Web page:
Saturday, July 1, 2017

Review of the National Gyoza Festival in Sendai

Address:  Kokusai Center Subway Station.   
Map:  Check on their website.
Sunday, July 2nd from 10 am to 4 pm.
For more info, please read my initial posting of this event HERE.
When I realized in the late afternoon that it would not rain today, I decided to venture on out and fight the crowds at the famed Gyoza Matsuri.  I was concerned that with today’s heat and humidity that waiting in line with a bunch of strangers for a small sampling of food might not make for an enjoyable afternoon.
But to my surprise upon arrival at around 3 pm, I discovered that the event was NOT crowded at all!  In fact, all but two of the gyoza stalls had lines.  There were lots of people there, but no lines.

This was the size of the crowd

For my first sampling, I chose the Utsunomiya Gyoza, which did have a line.  Of course it had a line; Utsnomiya and gyoza go hand-in-hand.  I had to wait a WHOLE five-stomach growling-minutes.  I was unable to find a seat under a tent so I went to one of the many standing tables available.  
This was good gyoza!  Crispy on the outside with a flavorful filling.  And at five dumplings for 300 yen, I recommend this one! 

There were 5.  I was starving and ate 1 before I took the photo.  Oops.

Next, I moseyed on over to the other stall that had a loooooooong line (I waited three-minutes tops) for a jumbo Tsu Gyoza from Mie Prefecture.  This was one puffy pot sticker reportedly registering 15 cm in length.  (This time I was able to find a seat under a tent, but it was so hot it didn’t feel like the shade helped that much.)  The wrapping was thick and a bit crispy, stuffed with all the flavors that you’d expect.  This was good, but I liked the Utsunomiya Gyoza better.

One chubby gyoza

For what I thought was my final taste testing, I decided to try the Fukushima Gyoza, as that booth had accumulated a short line.  Apparently, Fukushima Gyoza is popular due to its emphasis on vegetable fillings, and for the fact that 700 of these gyoza can be cooked at the same time.  This gyoza was very good!  I recommend this one, too!  Very similar to the Utsunomiya Gyoza.  

Fukushima Gyoza

How many gyoza do you see?

While waiting in line, I ran into my friend, Fumika, who graciously invited me to join her and her friend.  They had purchased the Hachiman Gyoza from Fukuoka Prefecture, which uses yuzu pepper as a condiment, and offered me a dumpling.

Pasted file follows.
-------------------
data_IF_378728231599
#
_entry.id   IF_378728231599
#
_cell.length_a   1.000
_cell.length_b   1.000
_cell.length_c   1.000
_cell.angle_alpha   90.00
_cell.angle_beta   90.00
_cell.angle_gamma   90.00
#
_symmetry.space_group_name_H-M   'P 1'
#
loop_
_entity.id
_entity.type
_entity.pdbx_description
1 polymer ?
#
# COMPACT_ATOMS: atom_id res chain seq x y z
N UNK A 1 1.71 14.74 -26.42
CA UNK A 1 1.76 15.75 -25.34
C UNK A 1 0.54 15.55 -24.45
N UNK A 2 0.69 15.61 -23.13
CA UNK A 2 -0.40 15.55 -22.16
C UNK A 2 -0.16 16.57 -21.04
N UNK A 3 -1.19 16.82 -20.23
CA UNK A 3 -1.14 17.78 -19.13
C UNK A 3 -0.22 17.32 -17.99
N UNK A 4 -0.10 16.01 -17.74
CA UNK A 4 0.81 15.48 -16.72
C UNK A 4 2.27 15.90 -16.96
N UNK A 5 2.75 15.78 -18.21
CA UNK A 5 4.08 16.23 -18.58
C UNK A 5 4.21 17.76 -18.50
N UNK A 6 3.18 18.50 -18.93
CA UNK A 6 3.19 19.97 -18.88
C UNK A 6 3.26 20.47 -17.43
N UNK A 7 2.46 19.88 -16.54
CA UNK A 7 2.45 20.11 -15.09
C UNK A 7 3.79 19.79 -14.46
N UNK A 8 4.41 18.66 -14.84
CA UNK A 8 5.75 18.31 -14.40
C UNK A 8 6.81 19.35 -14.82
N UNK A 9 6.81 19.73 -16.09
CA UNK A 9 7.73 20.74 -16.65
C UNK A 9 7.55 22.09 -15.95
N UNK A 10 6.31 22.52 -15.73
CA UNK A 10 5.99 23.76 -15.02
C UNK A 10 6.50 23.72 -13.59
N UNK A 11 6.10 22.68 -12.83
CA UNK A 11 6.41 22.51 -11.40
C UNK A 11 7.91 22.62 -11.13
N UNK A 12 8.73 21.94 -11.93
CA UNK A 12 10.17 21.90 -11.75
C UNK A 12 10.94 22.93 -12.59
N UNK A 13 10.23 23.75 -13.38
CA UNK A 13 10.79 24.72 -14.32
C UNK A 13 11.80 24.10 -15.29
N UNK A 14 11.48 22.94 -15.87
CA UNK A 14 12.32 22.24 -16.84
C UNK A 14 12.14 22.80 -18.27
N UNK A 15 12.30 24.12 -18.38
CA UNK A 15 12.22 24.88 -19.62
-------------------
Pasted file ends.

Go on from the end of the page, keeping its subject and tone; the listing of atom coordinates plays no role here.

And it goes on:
We all first tried the gyoza without the yuzu pepper.  It was good, as I detected a slight sweetness to it.  Then we all tried the yuzu pepper by itself.  The yuza flavoring was sour, the pepper strong.  I guess that was to be expected.

Hachiman Gyoza

I suspect that since it’s supposed to be sunny tomorrow, that’s when the crowds will flock to this event, so I’m glad I battled the heat today.   

Also, if the tents are crowded, you might want to try the Kokusai Center Station viewing platform.  There are tables, chairs, steps, and most importantly, shade!  
If you try some of the other gyoza, please let me know what you thought of it.
Have fun if you go!

From the Kokusai Center Station Viewing Platform

Thursday, June 29, 2017

National Gyoza Festival in Sendai 全国餃子祭りin仙台 022-259-3712

Address:  Kokusai Center Subway Station.   
Map:  Check on their website.
Saturday, July 1st from 10 am to 6 pm, and Sunday, July 2nd from 10 am to 4 pm.
I stopped by late Sunday afternoon during last year’s festivities, and some of the gyoza booths had already sold out, while other stalls had lines that were more than a 40-minute wait.  This proved to be an extremely popular event in 2016.
Still, it was fun to sit, eat, and watch the crowd enjoy themselves.  I also got a glimpse of Gyoza Man (?-I don’t know he calls himself).

Gyoza Man?  Mr. Gyoza Head?

Kirin Beer is once again hosting this gyoza extravaganza and there are live performances scheduled throughout the event.  
All the vendors are selling their gyoza packages for 300 yen, which are usually four dumplings per pack.